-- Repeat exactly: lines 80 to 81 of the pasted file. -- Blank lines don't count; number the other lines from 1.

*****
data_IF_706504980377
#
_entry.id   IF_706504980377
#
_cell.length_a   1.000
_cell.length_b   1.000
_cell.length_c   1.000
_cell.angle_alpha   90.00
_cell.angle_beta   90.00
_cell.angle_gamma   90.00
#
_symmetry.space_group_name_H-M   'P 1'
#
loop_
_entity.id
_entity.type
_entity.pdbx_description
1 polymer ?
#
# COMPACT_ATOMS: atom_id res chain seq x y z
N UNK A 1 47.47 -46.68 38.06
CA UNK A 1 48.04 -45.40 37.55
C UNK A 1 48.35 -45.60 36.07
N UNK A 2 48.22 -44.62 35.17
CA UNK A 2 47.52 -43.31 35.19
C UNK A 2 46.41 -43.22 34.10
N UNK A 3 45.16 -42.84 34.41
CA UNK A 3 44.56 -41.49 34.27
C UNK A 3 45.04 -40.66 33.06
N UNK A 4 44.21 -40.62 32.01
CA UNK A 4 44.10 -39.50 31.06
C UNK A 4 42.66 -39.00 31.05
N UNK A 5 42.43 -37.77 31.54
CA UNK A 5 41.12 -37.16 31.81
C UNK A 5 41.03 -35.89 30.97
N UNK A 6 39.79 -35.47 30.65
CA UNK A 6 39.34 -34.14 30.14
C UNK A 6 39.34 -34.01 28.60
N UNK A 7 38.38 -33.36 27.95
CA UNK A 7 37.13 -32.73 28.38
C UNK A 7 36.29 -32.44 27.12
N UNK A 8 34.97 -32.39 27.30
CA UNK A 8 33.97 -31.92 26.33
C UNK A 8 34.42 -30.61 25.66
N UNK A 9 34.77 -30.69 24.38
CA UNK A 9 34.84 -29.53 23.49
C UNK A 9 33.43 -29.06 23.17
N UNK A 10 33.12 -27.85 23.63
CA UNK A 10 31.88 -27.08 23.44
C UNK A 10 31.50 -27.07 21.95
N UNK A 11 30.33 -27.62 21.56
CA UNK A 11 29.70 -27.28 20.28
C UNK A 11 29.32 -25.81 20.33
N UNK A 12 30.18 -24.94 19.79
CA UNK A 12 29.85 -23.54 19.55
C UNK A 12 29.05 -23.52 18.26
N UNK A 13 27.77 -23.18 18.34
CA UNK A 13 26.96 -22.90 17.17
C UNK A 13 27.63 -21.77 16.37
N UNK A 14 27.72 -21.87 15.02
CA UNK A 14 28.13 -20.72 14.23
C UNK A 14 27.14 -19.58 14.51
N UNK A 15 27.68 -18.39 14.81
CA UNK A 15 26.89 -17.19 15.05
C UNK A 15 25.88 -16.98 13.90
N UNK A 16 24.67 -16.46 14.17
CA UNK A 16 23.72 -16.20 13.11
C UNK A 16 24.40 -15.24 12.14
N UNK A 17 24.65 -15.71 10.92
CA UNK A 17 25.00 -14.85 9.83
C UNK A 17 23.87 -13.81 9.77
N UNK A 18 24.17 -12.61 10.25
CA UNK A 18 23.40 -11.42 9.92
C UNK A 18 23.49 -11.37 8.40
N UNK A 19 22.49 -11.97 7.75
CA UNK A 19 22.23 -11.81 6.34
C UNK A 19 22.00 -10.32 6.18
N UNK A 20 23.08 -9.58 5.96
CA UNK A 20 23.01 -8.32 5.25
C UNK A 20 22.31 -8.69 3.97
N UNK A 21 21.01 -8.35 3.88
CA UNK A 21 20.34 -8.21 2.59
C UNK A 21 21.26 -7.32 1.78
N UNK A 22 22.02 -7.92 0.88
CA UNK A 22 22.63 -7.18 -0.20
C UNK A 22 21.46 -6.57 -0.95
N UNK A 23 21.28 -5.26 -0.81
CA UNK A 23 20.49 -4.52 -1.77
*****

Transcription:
C UNK A 20 22.31 -8.69 3.97
N UNK A 21 21.01 -8.35 3.88